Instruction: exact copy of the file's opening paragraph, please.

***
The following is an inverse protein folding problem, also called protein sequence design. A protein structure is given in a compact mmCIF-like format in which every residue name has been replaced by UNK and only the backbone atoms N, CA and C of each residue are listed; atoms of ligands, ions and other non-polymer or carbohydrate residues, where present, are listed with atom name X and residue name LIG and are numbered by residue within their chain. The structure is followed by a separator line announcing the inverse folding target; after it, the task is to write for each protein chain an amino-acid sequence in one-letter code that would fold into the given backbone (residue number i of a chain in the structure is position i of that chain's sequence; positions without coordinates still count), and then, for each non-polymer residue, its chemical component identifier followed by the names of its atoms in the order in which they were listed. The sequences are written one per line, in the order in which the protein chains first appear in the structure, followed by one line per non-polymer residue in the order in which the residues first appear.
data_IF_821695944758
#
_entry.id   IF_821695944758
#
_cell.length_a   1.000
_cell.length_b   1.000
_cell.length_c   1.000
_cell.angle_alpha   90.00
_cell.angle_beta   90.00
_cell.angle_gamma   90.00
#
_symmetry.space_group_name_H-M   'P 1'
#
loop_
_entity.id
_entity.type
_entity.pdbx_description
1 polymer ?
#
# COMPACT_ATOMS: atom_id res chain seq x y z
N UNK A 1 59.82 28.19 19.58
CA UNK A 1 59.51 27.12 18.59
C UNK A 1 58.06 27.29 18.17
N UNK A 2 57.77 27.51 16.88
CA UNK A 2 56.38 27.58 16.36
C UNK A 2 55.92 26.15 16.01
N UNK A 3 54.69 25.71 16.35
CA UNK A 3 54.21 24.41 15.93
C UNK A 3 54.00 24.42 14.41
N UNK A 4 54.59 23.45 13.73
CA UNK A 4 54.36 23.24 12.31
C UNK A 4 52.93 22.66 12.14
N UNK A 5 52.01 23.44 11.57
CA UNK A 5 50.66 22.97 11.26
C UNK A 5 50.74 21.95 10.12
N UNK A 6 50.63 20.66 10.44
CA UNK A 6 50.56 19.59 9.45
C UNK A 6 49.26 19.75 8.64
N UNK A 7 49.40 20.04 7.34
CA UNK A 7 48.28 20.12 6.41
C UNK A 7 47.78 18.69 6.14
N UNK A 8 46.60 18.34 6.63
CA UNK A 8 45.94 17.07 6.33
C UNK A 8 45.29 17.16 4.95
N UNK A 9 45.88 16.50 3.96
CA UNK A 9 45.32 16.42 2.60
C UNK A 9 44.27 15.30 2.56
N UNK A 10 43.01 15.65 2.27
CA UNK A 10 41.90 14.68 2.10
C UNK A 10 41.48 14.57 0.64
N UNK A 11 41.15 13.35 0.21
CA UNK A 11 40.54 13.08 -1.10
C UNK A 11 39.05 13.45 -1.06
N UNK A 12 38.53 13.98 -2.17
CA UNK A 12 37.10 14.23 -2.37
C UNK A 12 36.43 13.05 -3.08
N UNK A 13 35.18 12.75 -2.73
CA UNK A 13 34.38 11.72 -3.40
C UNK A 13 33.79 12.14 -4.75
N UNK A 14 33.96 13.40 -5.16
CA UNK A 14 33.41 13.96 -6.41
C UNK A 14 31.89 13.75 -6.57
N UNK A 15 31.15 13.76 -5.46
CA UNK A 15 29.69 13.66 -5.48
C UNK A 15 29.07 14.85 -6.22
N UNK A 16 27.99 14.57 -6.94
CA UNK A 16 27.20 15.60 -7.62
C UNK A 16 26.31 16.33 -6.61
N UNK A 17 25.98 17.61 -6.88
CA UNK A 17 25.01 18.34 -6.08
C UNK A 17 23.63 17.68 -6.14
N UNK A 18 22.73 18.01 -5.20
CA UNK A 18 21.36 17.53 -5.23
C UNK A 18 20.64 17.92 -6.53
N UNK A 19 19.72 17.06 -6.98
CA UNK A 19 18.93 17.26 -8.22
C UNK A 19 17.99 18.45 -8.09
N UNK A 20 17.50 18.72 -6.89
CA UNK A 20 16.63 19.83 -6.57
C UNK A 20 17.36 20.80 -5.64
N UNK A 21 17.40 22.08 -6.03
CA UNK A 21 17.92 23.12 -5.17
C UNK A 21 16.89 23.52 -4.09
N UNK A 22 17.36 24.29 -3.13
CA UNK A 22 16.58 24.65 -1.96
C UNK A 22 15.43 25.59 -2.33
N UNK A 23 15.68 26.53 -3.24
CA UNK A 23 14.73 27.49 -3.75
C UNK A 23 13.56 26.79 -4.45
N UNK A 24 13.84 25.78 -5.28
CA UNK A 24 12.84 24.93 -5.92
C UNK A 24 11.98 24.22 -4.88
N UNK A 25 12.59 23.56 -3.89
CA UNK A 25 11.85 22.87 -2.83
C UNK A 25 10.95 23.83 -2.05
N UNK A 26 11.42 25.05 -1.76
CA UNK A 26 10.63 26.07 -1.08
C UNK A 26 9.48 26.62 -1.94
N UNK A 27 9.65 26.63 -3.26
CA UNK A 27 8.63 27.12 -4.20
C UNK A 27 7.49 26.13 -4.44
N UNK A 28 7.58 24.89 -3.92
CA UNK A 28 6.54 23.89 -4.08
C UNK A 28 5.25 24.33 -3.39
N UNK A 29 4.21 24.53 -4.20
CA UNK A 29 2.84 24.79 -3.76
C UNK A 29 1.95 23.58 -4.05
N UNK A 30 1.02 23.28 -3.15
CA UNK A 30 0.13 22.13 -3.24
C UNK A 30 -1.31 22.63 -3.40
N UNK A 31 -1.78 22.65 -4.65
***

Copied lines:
The following is an inverse protein folding problem, also called protein sequence design. A protein structure is given in a compact mmCIF-like format in which every residue name has been replaced by UNK and only the backbone atoms N, CA and C of each residue are listed; atoms of ligands, ions and other non-polymer or carbohydrate residues, where present, are listed with atom name X and residue name LIG and are numbered by residue within their chain. The structure is followed by a separator line announcing the inverse folding target; after it, the task is to write for each protein chain an amino-acid sequence in one-letter code that would fold into the given backbone (residue number i of a chain in the structure is position i of that chain's sequence; positions without coordinates still count), and then, for each non-polymer residue, its chemical component identifier followed by the names of its atoms in the order in which they were listed. The sequences are written one per line, in the order in which the protein chains first appear in the structure, followed by one line per non-polymer residue in the order in which the residues first appear.